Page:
News Pulse for May 15, 2018

A daily download of SME, startup, fintech and tax news from around Australia.

This startup wants to ensure gig workers don’t lose out on employee benefits

The way we work is changing with the rise of the technology-fuelled gig economy and flexible side hustles.

Despite this change, Australians who are employed on a casual basis often miss out on traditional work benefits.

Smaller lenders prospering

The focus of the royal commission has been fixed on Australia’s big banks, but in the background the nation’s smaller lenders have been busy.

Prospa’s brokers at UBS and Macquarie are at action stations right now in preparation for the bookbuild that will take place on Thursday.

Boosted fintech opportunities for investors

With the banks taking a battering at the Hayne royal commission , a raft of new fintech or alternative lenders is looking to take advantage of a more competitive playing field..

For generations, risk-averse banks have been able to pick and choose to which consumers and small businesses they were willing to extend credit and at what price. But things are beginning to change.

Three disruptive forces driving Aussie neobanks like volt, as fintech startups get serious

There are hundreds of fintechs offering financial services, from budgeting tools to financial advice to loans, but it wasn’t until last week that a start-up was authorised in Australia to offer the product sitting at the heart of banking – deposits.

In a significant milestone for the local fintech scene, the Australian Prudential Regulation Authority said last week volt bank would become the first recipient of a “restricted license” under its new regime, created after the federal government indicated it wants to see more competition in banking.

Digital rights report calls for data retention rollback, privacy reform

A new report on the state of digital rights in Australia has called for the repeal of the country’s mandatory data retention legislation and new laws to protect individuals’ privacy.

The publication of the State of Digital rights report was coordinated by Digital Rights Watch and endorsed by a range of human rights organisations, including the Australian Privacy Foundation, Australian Lawyers for Human Rights, Amnesty International Australia, the Human Rights Law Centre, Liberty Victoria, the Queensland Council for Civil Liberties, and Save the Children Australia.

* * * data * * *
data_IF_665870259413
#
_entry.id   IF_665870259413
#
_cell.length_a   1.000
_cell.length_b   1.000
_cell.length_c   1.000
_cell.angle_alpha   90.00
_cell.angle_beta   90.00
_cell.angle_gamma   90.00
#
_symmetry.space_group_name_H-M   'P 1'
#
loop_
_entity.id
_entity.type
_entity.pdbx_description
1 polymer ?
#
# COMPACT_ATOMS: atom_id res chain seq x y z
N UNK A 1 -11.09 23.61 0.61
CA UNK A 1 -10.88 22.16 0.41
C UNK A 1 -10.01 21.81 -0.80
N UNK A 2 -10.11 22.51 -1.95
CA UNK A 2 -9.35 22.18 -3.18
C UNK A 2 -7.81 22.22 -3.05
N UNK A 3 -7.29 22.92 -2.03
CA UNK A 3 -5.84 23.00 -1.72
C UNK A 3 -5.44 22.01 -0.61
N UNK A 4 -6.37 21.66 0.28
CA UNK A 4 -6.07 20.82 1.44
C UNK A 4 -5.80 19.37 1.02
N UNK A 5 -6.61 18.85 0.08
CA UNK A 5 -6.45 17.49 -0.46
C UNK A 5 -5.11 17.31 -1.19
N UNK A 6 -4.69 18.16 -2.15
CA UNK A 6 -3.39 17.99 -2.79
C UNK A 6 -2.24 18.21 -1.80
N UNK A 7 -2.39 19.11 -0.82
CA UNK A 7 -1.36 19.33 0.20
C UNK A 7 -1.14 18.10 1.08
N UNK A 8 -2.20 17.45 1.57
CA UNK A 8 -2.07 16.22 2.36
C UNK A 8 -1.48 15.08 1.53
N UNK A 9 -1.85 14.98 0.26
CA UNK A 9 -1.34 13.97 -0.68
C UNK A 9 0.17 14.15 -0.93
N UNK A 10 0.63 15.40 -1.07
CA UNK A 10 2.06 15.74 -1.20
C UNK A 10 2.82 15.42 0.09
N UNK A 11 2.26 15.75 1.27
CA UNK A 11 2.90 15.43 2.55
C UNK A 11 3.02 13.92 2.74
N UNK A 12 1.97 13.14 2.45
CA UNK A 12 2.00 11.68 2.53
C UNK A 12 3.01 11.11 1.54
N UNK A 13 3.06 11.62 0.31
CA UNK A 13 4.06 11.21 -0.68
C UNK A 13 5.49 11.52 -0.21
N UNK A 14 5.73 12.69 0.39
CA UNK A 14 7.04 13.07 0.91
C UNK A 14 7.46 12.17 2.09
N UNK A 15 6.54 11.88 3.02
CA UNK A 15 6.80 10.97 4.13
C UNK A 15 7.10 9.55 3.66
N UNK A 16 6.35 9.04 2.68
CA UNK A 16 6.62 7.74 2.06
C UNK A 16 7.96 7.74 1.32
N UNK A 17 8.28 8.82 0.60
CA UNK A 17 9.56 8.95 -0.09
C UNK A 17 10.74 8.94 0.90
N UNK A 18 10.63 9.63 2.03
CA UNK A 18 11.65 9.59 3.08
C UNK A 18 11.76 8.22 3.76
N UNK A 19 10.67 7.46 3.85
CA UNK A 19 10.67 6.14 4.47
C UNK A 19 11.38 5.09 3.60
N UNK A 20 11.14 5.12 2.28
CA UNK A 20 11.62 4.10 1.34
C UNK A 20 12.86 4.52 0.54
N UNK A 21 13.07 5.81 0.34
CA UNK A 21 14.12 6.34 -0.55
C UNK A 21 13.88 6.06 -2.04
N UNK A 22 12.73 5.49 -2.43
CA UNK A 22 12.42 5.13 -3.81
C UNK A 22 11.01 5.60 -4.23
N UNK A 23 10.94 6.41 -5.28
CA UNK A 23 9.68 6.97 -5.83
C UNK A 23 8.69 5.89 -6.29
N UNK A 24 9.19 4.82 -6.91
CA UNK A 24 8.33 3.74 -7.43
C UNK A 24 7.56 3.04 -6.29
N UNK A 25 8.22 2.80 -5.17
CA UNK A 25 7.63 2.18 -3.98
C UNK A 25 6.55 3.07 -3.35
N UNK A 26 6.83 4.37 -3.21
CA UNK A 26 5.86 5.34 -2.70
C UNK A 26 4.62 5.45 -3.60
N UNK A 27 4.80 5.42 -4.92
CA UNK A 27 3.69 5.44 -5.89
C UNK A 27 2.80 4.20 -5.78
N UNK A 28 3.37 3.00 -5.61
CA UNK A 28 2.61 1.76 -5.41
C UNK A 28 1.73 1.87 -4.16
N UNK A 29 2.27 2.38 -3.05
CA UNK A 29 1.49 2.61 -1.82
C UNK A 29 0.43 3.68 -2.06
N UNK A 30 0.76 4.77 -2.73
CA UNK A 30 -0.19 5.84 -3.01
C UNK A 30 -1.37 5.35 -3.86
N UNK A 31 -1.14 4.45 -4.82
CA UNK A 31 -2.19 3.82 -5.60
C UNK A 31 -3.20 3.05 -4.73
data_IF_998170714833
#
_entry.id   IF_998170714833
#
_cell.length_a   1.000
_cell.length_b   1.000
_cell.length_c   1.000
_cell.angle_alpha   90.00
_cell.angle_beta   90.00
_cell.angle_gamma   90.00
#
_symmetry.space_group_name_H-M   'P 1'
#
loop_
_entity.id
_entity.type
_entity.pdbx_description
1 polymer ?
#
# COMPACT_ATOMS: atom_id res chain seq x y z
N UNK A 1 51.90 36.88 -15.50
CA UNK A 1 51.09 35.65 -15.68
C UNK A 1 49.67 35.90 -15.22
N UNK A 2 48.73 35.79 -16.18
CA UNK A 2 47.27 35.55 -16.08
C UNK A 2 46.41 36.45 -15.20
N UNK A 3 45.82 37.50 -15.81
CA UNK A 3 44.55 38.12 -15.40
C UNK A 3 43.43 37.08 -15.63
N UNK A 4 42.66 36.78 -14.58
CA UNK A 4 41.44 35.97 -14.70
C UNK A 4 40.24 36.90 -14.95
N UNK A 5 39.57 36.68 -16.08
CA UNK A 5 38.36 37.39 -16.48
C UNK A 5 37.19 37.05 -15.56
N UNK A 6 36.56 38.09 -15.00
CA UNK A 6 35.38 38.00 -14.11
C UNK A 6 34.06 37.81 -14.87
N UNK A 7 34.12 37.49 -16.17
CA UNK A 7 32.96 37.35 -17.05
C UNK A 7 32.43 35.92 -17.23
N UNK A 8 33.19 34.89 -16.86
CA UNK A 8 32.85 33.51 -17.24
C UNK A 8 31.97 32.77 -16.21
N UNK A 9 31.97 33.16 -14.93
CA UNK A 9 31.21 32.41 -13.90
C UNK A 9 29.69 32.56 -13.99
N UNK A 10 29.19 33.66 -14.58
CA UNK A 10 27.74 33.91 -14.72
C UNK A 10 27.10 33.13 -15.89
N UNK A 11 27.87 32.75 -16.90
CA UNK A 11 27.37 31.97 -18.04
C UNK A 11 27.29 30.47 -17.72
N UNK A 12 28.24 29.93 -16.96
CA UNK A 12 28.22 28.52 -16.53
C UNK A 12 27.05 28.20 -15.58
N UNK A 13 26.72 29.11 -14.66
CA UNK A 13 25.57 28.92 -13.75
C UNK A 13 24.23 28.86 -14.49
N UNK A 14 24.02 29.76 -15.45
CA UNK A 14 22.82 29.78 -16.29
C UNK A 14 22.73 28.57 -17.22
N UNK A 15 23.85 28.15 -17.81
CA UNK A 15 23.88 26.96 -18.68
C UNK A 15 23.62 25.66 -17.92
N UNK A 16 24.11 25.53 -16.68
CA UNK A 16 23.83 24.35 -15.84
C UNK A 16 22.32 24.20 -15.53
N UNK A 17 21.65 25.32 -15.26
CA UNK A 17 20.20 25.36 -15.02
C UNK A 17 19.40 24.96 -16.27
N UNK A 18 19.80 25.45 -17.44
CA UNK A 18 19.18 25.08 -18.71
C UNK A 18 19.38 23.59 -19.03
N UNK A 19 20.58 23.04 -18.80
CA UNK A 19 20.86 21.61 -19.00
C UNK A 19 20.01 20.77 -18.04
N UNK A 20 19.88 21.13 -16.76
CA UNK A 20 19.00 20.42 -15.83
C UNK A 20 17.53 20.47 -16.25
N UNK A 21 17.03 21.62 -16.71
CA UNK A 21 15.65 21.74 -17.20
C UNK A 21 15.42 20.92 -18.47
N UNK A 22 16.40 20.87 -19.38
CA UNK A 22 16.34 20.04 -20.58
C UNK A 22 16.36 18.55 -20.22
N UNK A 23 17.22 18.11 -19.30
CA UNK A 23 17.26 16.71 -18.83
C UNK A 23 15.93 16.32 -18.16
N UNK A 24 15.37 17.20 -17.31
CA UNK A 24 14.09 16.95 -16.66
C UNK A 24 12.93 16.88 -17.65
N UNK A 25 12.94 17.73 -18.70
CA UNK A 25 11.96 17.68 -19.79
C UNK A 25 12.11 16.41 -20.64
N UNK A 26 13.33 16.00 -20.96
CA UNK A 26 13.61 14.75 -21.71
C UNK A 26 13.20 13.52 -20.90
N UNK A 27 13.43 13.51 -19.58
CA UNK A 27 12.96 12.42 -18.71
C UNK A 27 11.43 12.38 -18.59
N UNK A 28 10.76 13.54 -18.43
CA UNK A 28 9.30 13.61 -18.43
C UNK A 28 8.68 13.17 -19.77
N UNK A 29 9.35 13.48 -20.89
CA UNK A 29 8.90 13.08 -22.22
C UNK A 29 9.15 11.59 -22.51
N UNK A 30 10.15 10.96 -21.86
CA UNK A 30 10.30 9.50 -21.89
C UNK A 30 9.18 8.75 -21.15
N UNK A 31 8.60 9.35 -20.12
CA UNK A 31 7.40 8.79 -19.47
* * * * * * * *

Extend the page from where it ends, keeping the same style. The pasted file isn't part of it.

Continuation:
The year of taxing dangerously

Treasurer Scott MorrisonThe Hon. Scott Morrison, Federal Member for Cook Treasurer from 21.9.15 plans to make being a director of a company — particularly an entrepreneurial private company — a lot more dangerous. In short, if a company is more than three months behind in its GST then directors, unless they are very careful, will be personally liable for the debt.

In effect, they are close to personally guaranteeing an amount equal to 10 per cent of a company’s turnover for at least a quarter and perhaps longer.

Open banking: Lessons from UK

While the government’s unveiling of a framework and timeline for an opening scheme marked an important milestone, the hard work is still to come, UK Banking Industry head of technology Chris Michael said.

Mr Michael has led the implementation of open banking in the UK, which went live in January, and said there are many lessons for Australia from this process.

Tech-led reform should be keeping the Big Four bank bosses awake at night

Australia’s big four banks are under increasing scrutiny from regulators and customers, and risk falling behind some of their global peers in the innovation stakes if they don’t act fast.

Roy Morgan research from 2017 found that only 33 per cent of Australians rank the ethics of bankers as “very high” or “high”. They found this distrust is especially prevalent with younger people, many of whom loathe the current setup of banking in Australia.

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